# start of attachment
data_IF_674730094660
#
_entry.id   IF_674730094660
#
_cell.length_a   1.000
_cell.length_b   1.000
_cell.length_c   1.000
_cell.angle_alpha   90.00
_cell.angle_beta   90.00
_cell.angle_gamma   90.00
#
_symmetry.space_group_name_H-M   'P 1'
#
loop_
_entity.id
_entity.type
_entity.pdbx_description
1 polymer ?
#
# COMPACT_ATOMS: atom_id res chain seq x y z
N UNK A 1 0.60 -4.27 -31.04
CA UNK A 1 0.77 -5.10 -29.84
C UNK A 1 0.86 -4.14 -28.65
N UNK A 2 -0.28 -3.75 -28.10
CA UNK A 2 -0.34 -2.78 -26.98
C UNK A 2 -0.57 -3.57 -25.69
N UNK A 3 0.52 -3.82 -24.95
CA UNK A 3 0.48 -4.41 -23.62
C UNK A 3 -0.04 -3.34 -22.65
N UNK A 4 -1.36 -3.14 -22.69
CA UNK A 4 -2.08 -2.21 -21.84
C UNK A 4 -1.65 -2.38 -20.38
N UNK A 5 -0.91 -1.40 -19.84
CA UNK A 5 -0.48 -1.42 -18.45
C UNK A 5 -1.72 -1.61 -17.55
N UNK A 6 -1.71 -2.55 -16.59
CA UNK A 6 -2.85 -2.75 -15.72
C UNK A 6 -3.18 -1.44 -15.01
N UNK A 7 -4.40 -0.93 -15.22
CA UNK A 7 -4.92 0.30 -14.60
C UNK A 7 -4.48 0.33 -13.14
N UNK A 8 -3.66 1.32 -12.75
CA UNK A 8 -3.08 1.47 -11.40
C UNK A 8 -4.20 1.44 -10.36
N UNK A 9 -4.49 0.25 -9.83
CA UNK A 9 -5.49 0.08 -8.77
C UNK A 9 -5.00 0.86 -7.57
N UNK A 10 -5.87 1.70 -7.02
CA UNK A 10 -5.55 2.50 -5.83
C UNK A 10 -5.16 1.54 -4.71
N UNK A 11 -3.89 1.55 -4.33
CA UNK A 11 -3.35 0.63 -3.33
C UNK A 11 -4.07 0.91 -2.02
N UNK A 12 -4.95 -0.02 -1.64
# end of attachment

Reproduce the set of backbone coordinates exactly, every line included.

data_IF_674730094660
#
_entry.id   IF_674730094660
#
_cell.length_a   1.000
_cell.length_b   1.000
_cell.length_c   1.000
_cell.angle_alpha   90.00
_cell.angle_beta   90.00
_cell.angle_gamma   90.00
#
_symmetry.space_group_name_H-M   'P 1'
#
loop_
_entity.id
_entity.type
_entity.pdbx_description
1 polymer ?
#
# COMPACT_ATOMS: atom_id res chain seq x y z
N UNK A 1 0.60 -4.27 -31.04
CA UNK A 1 0.77 -5.10 -29.84
C UNK A 1 0.86 -4.14 -28.65
N UNK A 2 -0.28 -3.75 -28.10
CA UNK A 2 -0.34 -2.78 -26.98
C UNK A 2 -0.57 -3.57 -25.69
N UNK A 3 0.52 -3.82 -24.95
CA UNK A 3 0.48 -4.41 -23.62
C UNK A 3 -0.04 -3.34 -22.65
N UNK A 4 -1.36 -3.14 -22.69
CA UNK A 4 -2.08 -2.21 -21.84
C UNK A 4 -1.65 -2.38 -20.38
N UNK A 5 -0.91 -1.40 -19.84
CA UNK A 5 -0.48 -1.42 -18.45
C UNK A 5 -1.72 -1.61 -17.55
N UNK A 6 -1.71 -2.55 -16.59
CA UNK A 6 -2.85 -2.75 -15.72
C UNK A 6 -3.18 -1.44 -15.01
N UNK A 7 -4.40 -0.93 -15.22
CA UNK A 7 -4.92 0.30 -14.60
C UNK A 7 -4.48 0.33 -13.14
N UNK A 8 -3.66 1.32 -12.75
CA UNK A 8 -3.08 1.47 -11.40
C UNK A 8 -4.20 1.44 -10.36
N UNK A 9 -4.49 0.25 -9.83
CA UNK A 9 -5.49 0.08 -8.77
C UNK A 9 -5.00 0.86 -7.57
N UNK A 10 -5.87 1.70 -7.02
CA UNK A 10 -5.55 2.50 -5.83
C UNK A 10 -5.16 1.54 -4.71
N UNK A 11 -3.89 1.55 -4.33
CA UNK A 11 -3.35 0.63 -3.33
C UNK A 11 -4.07 0.91 -2.02
N UNK A 12 -4.95 -0.02 -1.64